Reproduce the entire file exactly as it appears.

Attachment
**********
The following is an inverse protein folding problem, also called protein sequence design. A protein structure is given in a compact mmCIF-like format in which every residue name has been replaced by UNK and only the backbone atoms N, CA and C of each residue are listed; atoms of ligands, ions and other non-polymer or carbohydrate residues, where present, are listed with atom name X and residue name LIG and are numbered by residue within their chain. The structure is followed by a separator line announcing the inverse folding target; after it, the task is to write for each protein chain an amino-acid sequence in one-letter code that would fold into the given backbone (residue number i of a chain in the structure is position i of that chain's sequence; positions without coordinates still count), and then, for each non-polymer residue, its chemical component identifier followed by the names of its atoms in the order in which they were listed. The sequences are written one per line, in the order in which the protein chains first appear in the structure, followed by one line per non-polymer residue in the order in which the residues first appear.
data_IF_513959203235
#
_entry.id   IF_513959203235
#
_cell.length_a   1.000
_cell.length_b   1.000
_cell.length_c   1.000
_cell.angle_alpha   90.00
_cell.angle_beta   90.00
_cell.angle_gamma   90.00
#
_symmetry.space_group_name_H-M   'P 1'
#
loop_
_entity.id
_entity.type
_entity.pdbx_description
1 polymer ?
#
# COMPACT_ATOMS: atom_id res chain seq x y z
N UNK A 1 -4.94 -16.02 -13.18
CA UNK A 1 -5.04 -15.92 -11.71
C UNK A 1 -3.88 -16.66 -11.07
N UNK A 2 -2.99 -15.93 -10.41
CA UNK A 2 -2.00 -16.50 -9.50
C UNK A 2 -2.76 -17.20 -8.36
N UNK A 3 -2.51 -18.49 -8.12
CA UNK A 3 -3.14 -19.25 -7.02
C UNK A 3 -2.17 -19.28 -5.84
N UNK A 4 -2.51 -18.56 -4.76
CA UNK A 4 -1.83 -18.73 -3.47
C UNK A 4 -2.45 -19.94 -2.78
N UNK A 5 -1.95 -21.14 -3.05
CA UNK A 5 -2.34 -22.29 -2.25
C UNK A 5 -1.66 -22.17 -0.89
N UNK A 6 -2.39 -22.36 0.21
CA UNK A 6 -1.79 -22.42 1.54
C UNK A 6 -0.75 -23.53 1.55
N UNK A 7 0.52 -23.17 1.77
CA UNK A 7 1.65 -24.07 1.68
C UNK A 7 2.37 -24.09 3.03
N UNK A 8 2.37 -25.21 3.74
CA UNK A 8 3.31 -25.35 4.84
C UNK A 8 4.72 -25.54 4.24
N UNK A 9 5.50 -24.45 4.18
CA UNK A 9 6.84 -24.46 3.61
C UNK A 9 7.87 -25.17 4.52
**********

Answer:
The following is an inverse protein folding problem, also called protein sequence design. A protein structure is given in a compact mmCIF-like format in which every residue name has been replaced by UNK and only the backbone atoms N, CA and C of each residue are listed; atoms of ligands, ions and other non-polymer or carbohydrate residues, where present, are listed with atom name X and residue name LIG and are numbered by residue within their chain. The structure is followed by a separator line announcing the inverse folding target; after it, the task is to write for each protein chain an amino-acid sequence in one-letter code that would fold into the given backbone (residue number i of a chain in the structure is position i of that chain's sequence; positions without coordinates still count), and then, for each non-polymer residue, its chemical component identifier followed by the names of its atoms in the order in which they were listed. The sequences are written one per line, in the order in which the protein chains first appear in the structure, followed by one line per non-polymer residue in the order in which the residues first appear.
data_IF_513959203235
#
_entry.id   IF_513959203235
#
_cell.length_a   1.000
_cell.length_b   1.000
_cell.length_c   1.000
_cell.angle_alpha   90.00
_cell.angle_beta   90.00
_cell.angle_gamma   90.00
#
_symmetry.space_group_name_H-M   'P 1'
#
loop_
_entity.id
_entity.type
_entity.pdbx_description
1 polymer ?
#
# COMPACT_ATOMS: atom_id res chain seq x y z
N UNK A 1 -4.94 -16.02 -13.18
CA UNK A 1 -5.04 -15.92 -11.71
C UNK A 1 -3.88 -16.66 -11.07
N UNK A 2 -2.99 -15.93 -10.41
CA UNK A 2 -2.00 -16.50 -9.50
C UNK A 2 -2.76 -17.20 -8.36
N UNK A 3 -2.51 -18.49 -8.12
CA UNK A 3 -3.14 -19.25 -7.02
C UNK A 3 -2.17 -19.28 -5.84
N UNK A 4 -2.51 -18.56 -4.76
CA UNK A 4 -1.83 -18.73 -3.47
C UNK A 4 -2.45 -19.94 -2.78
N UNK A 5 -1.95 -21.14 -3.05
CA UNK A 5 -2.34 -22.29 -2.25
C UNK A 5 -1.66 -22.17 -0.89
N UNK A 6 -2.39 -22.36 0.21
CA UNK A 6 -1.79 -22.42 1.54
C UNK A 6 -0.75 -23.53 1.55
N UNK A 7 0.52 -23.17 1.77
CA UNK A 7 1.65 -24.07 1.68
C UNK A 7 2.37 -24.09 3.03
N UNK A 8 2.37 -25.21 3.74
CA UNK A 8 3.31 -25.35 4.84
C UNK A 8 4.72 -25.54 4.24
N UNK A 9 5.50 -24.45 4.18
CA UNK A 9 6.84 -24.46 3.61
C UNK A 9 7.87 -25.17 4.52